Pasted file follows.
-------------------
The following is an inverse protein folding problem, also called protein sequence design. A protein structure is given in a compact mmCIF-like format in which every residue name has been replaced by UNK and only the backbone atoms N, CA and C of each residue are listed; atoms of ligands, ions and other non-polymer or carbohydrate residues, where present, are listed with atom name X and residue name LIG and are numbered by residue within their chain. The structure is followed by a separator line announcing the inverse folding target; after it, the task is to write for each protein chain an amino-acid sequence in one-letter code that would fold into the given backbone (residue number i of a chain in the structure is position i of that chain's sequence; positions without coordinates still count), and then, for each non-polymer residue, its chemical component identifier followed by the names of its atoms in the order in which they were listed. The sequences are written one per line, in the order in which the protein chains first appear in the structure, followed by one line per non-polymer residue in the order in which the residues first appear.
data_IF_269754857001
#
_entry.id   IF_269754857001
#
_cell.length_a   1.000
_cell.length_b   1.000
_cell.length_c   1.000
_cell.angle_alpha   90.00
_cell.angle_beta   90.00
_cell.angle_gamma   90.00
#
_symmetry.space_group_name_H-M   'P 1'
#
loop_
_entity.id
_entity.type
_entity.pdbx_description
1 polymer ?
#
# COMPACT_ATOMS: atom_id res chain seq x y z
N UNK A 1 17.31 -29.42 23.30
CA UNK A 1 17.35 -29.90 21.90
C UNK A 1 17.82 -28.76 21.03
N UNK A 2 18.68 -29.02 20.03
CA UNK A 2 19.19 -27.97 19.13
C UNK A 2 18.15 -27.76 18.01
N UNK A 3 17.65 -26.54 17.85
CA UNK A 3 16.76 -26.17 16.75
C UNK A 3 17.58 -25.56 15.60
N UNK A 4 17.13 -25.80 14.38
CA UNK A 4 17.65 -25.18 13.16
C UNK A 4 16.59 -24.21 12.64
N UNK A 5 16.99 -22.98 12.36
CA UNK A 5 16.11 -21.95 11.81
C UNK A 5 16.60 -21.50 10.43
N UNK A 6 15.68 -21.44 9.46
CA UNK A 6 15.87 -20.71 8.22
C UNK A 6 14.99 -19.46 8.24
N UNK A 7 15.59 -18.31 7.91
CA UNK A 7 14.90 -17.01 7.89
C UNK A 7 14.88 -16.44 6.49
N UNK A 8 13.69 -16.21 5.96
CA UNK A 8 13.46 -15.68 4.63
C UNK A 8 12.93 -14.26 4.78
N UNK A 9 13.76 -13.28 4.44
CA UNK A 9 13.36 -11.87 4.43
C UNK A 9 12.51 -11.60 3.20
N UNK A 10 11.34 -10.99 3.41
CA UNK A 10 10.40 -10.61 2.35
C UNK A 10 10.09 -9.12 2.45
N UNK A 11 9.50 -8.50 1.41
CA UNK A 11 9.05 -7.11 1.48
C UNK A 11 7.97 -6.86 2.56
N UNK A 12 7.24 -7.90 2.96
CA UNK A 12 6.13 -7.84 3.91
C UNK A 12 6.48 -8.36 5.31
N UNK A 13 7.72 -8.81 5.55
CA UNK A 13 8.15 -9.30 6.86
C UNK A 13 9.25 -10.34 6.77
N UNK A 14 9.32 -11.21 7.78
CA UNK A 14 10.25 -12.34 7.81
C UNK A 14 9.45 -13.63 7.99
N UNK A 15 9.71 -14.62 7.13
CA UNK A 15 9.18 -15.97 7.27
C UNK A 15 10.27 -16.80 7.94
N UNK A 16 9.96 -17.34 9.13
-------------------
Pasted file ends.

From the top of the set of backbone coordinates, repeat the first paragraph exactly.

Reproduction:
The following is an inverse protein folding problem, also called protein sequence design. A protein structure is given in a compact mmCIF-like format in which every residue name has been replaced by UNK and only the backbone atoms N, CA and C of each residue are listed; atoms of ligands, ions and other non-polymer or carbohydrate residues, where present, are listed with atom name X and residue name LIG and are numbered by residue within their chain. The structure is followed by a separator line announcing the inverse folding target; after it, the task is to write for each protein chain an amino-acid sequence in one-letter code that would fold into the given backbone (residue number i of a chain in the structure is position i of that chain's sequence; positions without coordinates still count), and then, for each non-polymer residue, its chemical component identifier followed by the names of its atoms in the order in which they were listed. The sequences are written one per line, in the order in which the protein chains first appear in the structure, followed by one line per non-polymer residue in the order in which the residues first appear.